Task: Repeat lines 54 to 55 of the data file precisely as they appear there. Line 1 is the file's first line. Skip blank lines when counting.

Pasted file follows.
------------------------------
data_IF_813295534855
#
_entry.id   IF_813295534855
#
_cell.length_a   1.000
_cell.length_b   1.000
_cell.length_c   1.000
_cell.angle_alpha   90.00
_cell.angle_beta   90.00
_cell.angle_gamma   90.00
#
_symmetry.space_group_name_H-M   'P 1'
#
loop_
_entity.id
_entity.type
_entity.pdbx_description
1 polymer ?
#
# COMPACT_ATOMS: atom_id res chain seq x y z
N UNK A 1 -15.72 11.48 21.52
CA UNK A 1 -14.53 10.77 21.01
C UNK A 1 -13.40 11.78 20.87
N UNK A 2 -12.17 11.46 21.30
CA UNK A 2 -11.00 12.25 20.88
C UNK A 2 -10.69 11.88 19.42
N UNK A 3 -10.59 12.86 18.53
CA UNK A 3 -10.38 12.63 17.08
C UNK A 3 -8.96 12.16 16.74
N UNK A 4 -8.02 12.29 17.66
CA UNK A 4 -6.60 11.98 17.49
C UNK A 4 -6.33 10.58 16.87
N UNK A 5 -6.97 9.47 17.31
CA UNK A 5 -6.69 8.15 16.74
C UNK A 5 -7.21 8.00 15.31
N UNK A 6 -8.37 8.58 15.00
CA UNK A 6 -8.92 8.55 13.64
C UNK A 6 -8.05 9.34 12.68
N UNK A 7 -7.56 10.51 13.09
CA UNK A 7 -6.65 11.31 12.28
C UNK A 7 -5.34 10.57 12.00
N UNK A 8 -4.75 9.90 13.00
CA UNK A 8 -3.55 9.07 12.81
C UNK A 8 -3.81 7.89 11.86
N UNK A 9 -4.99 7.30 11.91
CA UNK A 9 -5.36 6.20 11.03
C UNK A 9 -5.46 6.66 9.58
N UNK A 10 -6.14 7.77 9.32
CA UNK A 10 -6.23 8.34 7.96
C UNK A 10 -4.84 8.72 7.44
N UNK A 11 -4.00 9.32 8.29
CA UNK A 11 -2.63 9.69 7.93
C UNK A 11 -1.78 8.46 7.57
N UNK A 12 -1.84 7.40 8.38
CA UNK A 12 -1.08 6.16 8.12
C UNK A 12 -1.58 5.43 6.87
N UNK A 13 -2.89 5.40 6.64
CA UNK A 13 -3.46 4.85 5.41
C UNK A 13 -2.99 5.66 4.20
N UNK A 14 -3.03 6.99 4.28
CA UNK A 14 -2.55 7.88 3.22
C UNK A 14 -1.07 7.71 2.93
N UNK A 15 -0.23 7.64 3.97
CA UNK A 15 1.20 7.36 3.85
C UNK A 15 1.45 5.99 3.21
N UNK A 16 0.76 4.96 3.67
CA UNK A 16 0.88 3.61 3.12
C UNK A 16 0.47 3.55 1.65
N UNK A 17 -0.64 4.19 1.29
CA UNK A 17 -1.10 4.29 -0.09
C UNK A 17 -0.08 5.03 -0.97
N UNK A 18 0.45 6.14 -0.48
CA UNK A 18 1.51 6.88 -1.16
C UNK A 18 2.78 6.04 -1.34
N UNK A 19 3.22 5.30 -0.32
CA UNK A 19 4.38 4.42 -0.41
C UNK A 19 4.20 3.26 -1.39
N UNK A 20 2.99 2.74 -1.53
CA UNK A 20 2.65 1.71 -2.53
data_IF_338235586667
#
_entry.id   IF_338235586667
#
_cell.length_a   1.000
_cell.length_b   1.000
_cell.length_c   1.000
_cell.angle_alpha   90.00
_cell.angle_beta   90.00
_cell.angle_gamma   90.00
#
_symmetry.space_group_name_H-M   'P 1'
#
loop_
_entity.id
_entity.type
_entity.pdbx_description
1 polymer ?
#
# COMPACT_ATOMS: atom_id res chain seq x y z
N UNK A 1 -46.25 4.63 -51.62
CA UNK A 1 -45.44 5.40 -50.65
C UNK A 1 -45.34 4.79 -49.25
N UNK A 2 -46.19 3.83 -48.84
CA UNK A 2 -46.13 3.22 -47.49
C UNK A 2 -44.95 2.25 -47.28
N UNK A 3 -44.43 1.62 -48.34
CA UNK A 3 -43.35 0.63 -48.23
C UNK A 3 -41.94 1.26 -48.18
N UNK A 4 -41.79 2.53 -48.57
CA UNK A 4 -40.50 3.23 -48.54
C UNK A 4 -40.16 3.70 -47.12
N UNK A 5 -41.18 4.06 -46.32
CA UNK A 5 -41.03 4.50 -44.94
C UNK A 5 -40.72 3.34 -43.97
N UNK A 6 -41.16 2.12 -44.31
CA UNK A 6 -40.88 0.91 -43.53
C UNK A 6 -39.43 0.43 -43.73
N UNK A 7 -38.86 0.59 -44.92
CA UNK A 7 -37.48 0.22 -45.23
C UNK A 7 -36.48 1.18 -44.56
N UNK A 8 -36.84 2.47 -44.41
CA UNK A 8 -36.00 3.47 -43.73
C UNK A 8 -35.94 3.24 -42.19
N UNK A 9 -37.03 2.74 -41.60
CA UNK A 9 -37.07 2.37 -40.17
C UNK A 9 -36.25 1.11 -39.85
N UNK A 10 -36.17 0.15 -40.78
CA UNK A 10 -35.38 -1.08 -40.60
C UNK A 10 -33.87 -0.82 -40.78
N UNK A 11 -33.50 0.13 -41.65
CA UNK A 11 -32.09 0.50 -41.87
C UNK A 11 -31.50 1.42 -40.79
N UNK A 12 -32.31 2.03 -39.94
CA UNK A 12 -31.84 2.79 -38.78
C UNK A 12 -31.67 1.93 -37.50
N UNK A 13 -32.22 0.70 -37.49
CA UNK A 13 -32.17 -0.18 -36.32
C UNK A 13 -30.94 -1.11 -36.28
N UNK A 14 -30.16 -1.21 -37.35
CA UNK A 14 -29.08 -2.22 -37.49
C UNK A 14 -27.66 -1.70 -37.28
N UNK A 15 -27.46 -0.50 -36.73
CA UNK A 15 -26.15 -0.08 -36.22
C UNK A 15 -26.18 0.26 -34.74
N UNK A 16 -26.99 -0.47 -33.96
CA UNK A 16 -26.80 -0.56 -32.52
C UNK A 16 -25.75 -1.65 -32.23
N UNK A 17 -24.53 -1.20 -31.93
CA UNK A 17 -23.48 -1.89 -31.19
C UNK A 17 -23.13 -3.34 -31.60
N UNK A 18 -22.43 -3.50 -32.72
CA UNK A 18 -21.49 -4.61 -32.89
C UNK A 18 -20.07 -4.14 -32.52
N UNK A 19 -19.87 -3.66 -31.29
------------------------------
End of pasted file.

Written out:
N UNK A 12 -1.84 7.40 8.38
CA UNK A 12 -1.08 6.16 8.12